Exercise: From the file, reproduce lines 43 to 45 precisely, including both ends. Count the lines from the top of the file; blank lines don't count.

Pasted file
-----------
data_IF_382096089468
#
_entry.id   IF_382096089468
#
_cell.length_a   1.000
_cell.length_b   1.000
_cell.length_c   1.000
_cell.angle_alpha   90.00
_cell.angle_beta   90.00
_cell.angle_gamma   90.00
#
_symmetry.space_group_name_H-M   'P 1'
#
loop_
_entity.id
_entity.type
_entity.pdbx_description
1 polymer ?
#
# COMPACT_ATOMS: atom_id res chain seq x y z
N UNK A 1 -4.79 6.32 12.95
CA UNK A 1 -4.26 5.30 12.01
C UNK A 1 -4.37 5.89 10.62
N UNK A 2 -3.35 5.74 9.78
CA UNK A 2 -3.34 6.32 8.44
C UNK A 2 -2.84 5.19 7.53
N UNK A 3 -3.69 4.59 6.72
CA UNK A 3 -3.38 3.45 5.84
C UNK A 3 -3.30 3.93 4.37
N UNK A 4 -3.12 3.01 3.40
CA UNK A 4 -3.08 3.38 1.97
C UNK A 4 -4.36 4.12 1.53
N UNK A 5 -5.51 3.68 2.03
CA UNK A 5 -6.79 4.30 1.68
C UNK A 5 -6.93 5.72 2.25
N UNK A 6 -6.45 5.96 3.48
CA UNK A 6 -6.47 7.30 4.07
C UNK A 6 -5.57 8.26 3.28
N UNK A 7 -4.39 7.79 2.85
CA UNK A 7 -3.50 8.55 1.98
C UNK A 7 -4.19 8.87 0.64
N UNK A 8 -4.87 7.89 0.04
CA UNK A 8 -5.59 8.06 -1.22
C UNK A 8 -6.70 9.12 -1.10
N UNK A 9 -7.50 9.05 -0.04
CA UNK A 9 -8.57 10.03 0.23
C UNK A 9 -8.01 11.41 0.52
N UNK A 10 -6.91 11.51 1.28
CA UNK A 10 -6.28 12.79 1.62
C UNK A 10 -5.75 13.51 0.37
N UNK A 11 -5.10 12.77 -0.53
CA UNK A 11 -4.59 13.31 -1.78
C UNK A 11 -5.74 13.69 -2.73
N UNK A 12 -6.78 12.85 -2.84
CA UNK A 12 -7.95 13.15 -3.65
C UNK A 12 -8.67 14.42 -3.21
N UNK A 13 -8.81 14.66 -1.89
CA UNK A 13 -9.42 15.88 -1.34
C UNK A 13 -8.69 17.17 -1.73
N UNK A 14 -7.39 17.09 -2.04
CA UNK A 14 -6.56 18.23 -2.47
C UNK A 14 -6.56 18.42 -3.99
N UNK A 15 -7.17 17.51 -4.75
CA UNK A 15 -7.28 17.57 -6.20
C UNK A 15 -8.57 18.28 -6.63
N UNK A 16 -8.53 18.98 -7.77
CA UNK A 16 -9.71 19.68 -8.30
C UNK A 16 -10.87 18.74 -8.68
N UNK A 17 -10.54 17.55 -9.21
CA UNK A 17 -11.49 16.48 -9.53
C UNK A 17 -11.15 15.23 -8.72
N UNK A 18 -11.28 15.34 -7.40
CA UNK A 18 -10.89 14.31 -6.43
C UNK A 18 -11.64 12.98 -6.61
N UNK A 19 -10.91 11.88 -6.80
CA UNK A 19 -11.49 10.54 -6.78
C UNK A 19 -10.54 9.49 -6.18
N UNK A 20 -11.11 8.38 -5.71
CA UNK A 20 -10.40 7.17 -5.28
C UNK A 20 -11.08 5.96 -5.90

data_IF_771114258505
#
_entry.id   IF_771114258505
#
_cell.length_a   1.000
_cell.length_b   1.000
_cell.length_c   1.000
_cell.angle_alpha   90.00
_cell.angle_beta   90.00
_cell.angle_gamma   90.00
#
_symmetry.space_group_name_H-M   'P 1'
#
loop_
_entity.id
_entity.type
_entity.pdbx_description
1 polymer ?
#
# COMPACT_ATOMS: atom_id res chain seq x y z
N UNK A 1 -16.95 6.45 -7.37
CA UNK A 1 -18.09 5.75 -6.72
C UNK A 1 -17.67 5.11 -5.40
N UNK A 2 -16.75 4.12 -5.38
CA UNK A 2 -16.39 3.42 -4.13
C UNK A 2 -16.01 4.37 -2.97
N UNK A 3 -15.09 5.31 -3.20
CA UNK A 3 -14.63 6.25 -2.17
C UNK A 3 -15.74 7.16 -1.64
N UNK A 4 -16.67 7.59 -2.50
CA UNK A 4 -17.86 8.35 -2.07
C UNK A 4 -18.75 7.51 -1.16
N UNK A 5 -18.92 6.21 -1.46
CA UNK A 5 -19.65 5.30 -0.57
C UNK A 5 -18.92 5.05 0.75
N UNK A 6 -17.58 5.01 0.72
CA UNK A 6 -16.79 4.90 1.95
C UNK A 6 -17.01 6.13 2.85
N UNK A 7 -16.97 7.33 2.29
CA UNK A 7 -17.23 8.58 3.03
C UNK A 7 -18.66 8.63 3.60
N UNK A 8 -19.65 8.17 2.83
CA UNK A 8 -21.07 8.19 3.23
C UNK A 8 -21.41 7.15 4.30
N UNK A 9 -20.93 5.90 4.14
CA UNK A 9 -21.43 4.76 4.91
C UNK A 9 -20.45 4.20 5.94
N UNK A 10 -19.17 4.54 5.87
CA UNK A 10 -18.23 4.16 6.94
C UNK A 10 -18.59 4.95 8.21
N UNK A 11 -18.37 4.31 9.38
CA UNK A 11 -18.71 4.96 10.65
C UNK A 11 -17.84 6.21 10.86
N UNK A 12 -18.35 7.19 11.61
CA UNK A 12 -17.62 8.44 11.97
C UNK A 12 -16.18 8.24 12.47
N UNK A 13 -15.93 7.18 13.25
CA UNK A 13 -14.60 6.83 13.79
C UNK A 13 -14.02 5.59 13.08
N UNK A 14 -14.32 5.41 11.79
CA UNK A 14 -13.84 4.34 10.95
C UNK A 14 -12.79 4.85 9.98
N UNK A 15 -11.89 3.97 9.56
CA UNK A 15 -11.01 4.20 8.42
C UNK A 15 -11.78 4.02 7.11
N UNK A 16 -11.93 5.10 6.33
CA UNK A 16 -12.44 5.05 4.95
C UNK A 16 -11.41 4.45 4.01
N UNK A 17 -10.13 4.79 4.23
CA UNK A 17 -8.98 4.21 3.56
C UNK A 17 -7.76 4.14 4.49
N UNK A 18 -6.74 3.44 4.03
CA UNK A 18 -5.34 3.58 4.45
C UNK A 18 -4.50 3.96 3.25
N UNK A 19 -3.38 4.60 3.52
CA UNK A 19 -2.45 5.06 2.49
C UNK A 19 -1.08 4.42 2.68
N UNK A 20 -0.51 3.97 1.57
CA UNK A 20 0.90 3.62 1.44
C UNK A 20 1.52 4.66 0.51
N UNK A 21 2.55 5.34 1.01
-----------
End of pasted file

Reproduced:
CA UNK A 8 -5.59 8.06 -1.22
C UNK A 8 -6.70 9.12 -1.10
N UNK A 9 -7.50 9.05 -0.04